Rosie: Aesthetically, I do enjoy the scene; I find that one of Tarantino’s strengths is conveying themes through visuals and mise en scene. Having O-Ren at the head of the table is a clear statement of power, and everything in the scene is set up to draw your eye to O-Ren; the lights on the table, the flames at either side of her, the huge dragon tapestry that hangs behind her seat. These all centre O-Ren in the darkened room, even with all these other people around her. It’s O-Ren that you see. The comfort with which she jumps onto this huge, ceremonial table, in front of all these serious, suited men and runs along it demonstrates how unwaveringly confident and sure of herself and her position she truly is. If there’s one thing I don’t question in this scene it’s O-Ren Ishii’s power.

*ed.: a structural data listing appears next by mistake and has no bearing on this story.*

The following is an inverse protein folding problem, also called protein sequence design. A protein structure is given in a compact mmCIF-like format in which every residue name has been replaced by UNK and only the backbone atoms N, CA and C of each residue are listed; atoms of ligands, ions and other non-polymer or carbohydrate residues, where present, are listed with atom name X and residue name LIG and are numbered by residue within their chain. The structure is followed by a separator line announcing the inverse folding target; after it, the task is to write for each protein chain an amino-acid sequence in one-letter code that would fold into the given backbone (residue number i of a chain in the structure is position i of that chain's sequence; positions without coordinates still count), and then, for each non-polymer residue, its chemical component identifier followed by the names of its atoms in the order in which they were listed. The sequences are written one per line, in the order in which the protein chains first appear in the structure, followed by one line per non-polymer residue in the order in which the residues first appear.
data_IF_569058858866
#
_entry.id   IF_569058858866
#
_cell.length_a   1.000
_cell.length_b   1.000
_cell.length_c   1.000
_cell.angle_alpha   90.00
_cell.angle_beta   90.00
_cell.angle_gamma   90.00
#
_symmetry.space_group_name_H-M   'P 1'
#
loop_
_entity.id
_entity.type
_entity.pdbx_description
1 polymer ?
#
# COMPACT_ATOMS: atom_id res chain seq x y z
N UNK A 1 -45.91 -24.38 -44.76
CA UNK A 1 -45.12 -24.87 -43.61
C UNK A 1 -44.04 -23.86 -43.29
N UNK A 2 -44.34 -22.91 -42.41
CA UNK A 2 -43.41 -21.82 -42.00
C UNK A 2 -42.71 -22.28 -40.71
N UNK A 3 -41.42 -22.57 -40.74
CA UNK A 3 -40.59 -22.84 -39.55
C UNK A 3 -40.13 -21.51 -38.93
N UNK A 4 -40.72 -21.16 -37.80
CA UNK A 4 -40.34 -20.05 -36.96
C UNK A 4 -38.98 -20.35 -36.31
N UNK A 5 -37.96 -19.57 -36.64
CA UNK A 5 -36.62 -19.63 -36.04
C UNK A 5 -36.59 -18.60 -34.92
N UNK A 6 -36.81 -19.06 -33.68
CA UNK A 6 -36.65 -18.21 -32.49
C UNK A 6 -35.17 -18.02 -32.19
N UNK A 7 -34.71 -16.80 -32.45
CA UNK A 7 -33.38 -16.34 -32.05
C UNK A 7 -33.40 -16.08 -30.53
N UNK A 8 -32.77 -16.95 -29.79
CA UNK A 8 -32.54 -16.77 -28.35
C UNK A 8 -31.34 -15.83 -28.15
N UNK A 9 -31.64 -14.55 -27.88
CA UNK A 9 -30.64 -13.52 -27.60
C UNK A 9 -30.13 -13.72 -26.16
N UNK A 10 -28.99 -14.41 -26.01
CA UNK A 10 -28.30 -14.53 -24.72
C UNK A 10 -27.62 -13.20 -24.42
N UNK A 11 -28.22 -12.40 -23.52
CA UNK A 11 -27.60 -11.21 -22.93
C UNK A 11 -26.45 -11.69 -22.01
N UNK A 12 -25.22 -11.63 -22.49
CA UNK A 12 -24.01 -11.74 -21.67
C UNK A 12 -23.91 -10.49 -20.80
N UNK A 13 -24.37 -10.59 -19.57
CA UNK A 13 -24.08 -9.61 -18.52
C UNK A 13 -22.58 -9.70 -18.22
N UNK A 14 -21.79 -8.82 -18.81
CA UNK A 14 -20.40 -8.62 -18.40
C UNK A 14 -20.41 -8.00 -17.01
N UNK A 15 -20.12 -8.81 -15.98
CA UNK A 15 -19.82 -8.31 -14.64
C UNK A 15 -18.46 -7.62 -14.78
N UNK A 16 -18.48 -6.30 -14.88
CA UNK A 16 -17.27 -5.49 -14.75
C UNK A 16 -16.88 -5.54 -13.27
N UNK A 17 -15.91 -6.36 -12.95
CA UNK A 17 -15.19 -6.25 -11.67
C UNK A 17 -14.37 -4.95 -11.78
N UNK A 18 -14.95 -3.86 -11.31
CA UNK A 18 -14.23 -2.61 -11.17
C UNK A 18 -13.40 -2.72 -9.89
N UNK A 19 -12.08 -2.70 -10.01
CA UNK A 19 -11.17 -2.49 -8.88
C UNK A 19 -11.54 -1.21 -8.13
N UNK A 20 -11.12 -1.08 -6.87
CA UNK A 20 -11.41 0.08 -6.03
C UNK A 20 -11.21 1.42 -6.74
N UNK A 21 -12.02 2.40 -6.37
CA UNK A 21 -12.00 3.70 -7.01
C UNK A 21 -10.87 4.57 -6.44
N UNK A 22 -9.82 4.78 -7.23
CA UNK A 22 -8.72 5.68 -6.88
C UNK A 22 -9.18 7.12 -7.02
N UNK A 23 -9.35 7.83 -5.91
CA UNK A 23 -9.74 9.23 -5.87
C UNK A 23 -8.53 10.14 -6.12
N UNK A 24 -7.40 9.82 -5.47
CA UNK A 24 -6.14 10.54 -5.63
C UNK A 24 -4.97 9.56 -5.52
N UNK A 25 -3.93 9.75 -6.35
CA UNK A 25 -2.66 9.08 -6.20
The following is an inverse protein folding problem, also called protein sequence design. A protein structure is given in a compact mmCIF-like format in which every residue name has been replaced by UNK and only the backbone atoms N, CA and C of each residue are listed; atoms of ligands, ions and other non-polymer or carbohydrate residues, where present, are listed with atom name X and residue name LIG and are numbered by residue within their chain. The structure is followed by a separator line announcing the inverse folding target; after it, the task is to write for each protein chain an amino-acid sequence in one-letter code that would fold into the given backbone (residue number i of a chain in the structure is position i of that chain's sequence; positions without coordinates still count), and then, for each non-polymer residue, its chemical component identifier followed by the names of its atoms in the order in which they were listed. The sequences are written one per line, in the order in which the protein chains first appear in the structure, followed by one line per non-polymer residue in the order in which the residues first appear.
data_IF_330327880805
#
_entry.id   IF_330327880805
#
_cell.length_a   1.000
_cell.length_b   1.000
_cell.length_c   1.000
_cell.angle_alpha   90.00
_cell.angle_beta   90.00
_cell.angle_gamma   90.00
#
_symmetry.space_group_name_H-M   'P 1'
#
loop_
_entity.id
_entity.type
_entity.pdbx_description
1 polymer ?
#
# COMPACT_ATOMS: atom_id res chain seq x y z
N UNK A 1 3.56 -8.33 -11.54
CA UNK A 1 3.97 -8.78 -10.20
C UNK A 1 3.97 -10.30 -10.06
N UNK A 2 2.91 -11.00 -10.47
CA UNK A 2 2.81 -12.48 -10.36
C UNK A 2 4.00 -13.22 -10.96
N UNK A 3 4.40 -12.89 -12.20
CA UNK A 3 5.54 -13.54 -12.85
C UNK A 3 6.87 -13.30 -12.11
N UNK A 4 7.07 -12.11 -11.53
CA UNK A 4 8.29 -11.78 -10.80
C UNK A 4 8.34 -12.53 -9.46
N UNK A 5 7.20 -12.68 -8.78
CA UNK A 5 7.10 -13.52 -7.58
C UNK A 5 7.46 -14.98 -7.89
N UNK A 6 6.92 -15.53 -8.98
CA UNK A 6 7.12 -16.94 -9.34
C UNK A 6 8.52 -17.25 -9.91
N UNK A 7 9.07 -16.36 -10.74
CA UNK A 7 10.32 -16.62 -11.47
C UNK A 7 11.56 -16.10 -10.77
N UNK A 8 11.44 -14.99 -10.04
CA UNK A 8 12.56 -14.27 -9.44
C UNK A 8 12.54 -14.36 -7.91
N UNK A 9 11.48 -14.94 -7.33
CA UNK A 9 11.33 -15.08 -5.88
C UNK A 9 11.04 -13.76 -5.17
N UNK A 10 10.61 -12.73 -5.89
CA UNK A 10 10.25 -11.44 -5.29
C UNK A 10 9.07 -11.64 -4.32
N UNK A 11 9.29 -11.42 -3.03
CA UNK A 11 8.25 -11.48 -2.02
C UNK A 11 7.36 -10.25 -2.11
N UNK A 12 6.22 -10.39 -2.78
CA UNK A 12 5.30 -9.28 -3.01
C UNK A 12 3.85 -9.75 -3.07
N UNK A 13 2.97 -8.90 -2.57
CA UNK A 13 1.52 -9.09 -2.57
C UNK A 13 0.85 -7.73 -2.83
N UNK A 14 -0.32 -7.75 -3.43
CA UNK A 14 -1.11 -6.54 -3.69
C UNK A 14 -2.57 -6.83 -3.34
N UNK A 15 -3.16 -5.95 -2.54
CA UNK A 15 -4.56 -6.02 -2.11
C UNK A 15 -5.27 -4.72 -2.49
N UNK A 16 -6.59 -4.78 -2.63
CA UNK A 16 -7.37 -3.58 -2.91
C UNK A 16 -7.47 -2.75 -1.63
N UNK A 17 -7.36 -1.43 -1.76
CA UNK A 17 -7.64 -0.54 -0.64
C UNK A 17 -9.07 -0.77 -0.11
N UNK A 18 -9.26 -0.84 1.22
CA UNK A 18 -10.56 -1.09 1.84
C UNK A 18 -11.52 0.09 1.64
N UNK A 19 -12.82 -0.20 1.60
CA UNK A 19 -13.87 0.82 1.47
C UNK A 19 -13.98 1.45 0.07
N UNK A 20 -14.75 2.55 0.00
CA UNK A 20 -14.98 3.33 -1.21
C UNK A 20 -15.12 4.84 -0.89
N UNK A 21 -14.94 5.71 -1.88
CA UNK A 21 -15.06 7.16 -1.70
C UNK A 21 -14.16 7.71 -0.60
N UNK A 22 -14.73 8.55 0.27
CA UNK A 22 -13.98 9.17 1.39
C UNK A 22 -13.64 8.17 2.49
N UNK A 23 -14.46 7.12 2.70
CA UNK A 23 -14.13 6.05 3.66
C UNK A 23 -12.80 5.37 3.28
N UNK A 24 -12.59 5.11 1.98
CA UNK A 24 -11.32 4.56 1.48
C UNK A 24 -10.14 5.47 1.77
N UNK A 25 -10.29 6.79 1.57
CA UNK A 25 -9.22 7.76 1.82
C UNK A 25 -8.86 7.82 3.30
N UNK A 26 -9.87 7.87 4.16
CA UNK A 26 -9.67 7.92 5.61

Paige: Lucy Liu’s costume, hair, and makeup were the standout strengths of the scene’s construction to me. O-Ren doesn’t dress like a man, and in fact wears a traditional, ladylike kimono; her hair is fashioned into a polished updo. Because O-Ren embraces her femininity, every person in that room knows that the leader sitting at the head of their table is a woman. Kimonos are also rather restrictive clothing, so when she gets up on the table, darts forward, and beheads her critic without any difficulty, it really sends home the message that O-Ren is in control and that her power is not limited just because she’s wearing a dress.